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Minnesota’s history suggests that a counterintuitive argument—better wages is bad for workers—doesn’t pan out.

Labor Plate

A surprising aspect of the contentious debate on the tip credit—the mechanism that allows restaurateurs to pay workers less than the minimum wage, provided they make up the difference in tips—has been the rush of servers who have come forward to say that raising wages would actually hurt them. The counterintuitive pitch is being aired consistently by servers at public hearings across the country: By paying us more, you’re really paying us less.

That grievance was aired, once again, this week in Washington, D.C., where the City Council called 253 people, including some waiters and bartenders, to testify about repealing the tip credit.

The servers’ argument, which also surfaced this summer at similar hearings in New York, tends to go something like this: If you raise their wages, the restaurant’s payroll goes up. When the payroll goes up, menu prices increase. When prices go up, price-conscious diners stay home. Fewer customers means fewer tips. That’s less money for the servers, and less business for the restaurant. Eventually, the logic goes, restaurants have to lay off staff, or close down.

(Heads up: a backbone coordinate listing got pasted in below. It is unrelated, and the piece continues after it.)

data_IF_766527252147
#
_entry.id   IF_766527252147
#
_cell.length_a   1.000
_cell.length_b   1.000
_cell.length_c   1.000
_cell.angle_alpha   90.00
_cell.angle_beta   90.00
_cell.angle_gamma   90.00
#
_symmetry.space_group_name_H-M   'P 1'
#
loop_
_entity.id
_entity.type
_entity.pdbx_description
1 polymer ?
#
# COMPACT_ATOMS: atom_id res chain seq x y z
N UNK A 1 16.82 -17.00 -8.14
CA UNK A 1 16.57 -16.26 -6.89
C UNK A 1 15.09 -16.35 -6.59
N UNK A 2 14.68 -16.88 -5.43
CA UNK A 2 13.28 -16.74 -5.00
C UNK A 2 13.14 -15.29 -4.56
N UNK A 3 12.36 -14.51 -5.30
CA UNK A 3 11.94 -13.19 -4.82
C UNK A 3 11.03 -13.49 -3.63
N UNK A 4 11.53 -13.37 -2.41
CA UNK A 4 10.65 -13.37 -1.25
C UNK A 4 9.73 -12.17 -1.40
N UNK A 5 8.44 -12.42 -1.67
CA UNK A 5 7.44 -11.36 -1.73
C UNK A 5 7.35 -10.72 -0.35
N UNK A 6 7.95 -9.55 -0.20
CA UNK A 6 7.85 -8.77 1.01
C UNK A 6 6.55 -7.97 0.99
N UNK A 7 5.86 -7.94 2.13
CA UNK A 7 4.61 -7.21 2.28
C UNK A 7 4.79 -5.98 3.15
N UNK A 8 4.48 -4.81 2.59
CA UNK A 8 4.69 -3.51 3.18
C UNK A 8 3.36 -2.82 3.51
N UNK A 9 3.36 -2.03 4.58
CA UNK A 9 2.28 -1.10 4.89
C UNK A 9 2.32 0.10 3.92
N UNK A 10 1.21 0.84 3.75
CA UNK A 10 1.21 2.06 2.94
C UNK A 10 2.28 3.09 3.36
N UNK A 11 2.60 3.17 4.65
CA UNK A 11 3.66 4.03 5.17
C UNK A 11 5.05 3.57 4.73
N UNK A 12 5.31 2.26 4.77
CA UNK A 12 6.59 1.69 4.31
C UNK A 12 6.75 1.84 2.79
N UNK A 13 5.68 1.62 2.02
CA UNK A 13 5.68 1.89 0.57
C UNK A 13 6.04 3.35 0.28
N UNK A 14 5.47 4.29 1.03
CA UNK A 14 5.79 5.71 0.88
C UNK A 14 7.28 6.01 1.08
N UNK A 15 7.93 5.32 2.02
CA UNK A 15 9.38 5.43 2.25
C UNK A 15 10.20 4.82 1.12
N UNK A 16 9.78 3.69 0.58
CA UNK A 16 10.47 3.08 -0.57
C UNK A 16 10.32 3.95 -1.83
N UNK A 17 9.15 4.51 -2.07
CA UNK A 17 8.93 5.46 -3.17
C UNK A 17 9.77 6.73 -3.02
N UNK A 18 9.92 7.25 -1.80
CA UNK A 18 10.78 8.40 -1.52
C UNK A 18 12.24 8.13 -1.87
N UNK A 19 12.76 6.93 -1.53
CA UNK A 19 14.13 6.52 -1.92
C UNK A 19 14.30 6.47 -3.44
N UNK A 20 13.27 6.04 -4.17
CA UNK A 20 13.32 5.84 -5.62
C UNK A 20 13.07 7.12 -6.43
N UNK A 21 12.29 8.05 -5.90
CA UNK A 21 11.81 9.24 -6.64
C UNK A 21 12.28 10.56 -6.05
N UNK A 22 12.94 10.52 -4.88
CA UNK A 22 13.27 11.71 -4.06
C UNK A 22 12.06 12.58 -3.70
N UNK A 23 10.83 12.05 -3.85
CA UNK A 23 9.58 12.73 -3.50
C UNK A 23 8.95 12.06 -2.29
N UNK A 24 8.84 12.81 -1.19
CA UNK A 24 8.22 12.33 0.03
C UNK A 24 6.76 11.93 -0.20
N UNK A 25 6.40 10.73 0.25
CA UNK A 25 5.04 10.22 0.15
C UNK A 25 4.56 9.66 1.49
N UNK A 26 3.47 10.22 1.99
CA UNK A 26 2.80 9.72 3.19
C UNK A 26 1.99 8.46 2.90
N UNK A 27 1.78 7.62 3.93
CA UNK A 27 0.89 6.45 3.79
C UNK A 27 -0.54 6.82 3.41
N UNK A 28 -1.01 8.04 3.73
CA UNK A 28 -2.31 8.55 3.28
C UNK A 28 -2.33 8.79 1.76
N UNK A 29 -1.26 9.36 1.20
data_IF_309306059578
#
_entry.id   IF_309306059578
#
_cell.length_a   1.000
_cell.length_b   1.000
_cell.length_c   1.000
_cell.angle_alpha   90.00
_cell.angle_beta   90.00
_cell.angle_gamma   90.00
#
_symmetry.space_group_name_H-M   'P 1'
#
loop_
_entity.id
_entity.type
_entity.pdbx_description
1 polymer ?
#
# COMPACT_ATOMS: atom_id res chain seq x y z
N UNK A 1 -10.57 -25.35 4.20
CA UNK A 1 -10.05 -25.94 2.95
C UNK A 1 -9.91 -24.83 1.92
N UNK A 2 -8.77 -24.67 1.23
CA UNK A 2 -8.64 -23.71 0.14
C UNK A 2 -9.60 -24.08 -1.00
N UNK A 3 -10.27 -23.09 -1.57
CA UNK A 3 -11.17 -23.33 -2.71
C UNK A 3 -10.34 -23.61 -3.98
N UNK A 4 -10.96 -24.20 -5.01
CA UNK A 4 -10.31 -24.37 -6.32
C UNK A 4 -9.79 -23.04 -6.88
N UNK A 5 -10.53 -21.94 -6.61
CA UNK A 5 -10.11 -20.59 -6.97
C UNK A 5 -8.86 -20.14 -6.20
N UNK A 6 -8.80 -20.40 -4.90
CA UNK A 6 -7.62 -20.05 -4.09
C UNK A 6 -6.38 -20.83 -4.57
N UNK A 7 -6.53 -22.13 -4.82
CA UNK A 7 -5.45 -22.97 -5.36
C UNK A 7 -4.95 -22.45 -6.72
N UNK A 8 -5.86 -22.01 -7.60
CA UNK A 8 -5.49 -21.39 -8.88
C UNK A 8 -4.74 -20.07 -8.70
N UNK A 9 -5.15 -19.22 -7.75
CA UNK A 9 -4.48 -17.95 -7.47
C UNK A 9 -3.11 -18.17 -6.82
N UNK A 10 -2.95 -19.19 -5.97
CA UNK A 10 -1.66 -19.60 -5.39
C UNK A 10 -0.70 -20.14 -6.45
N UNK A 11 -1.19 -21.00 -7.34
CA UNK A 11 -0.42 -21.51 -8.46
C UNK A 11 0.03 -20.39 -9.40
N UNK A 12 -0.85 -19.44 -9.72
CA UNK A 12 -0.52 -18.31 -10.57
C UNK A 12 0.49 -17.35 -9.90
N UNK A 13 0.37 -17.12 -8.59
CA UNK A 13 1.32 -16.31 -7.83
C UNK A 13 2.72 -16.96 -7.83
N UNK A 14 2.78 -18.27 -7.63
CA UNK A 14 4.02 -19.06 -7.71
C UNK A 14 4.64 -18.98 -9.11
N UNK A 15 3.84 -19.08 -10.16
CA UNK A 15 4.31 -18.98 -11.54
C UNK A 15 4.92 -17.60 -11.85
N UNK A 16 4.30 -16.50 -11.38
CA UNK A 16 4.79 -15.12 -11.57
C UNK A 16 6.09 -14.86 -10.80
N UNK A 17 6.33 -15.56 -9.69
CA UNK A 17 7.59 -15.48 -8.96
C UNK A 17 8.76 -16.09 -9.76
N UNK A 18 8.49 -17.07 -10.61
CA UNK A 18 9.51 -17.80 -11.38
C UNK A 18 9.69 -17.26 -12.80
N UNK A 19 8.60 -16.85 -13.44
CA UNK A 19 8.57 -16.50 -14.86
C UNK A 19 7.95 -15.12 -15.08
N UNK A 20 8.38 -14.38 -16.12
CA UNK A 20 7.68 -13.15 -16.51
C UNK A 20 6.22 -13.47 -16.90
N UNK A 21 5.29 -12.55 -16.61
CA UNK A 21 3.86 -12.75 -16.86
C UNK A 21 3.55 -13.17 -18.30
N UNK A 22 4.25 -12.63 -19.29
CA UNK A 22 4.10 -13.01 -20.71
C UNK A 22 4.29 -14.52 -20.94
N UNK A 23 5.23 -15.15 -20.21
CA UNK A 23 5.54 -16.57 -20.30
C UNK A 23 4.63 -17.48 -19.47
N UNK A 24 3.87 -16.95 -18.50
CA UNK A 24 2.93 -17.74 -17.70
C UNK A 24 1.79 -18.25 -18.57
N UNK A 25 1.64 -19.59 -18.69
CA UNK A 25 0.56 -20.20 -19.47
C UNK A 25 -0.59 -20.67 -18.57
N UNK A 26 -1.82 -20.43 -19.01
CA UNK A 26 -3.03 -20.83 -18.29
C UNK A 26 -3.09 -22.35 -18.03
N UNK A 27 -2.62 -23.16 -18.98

But does that argument actually hold up? For insight, look to Minnesota, which successfully eliminated the tip credit—first by reducing it to 20 percent as part of a 1977 minimum-wage bill, and then, as part of a 1984 bill, by phasing out the tip credit entirely in 5-percent increments over four years. (The state is now considering reinstating it.) A review of the archives of the Star-Tribune, Minnesota’s largest daily newspaper, reveals that the arguments people made for and against the tip credit some 40 years ago are the same ones we’re hearing today.

At the time, supporters of the tip credit, whose vocal proponents included lobbyists from the Minnesota Restaurant Association, restaurant owners, and even stock analysts, said killing the tip credit would be bad for the industry.

A counterintuitive pitch is being made by servers across the country: By paying us more, you’re really paying us less.

Prices would rise. “Imagine how high the restaurant menu prices would have to be raised to pay the waiters and waitresses equal to the amount a good one receives in tips,” wrote June and Bob Abrahamson, owners of The Soda Fountain restaurant, in a letter to the editor in 1977. “If this change in the law does pass, those legislators would probably be the first to complain about the price of a $3 hamburger.” (That’s over $12 in 2018.)

Jobs would disappear. When the state passed the tip credit reduction in 1977, a state restaurant lobbyist said the higher wages would result in fewer jobs. “I’m afraid everyone will be taking a very close look at their part-timers,” Chum Bohr told the Star-Tribune. “Those 5- or 10-hour-a-week jobs are the ones that may well be eliminated.”

The industry would tank. Around the same time, a Democratic Congressman from Pennsylvania, John Dent, had introduced a federal minimum wage bill that would eliminate the tip credit across the country. If it passed, a trade publication predicted a loss of 190,000 jobs—due solely to the lost tip credit—while an Associated Press financial columnist advised restaurant investors to “run for your lives and don’t come back.”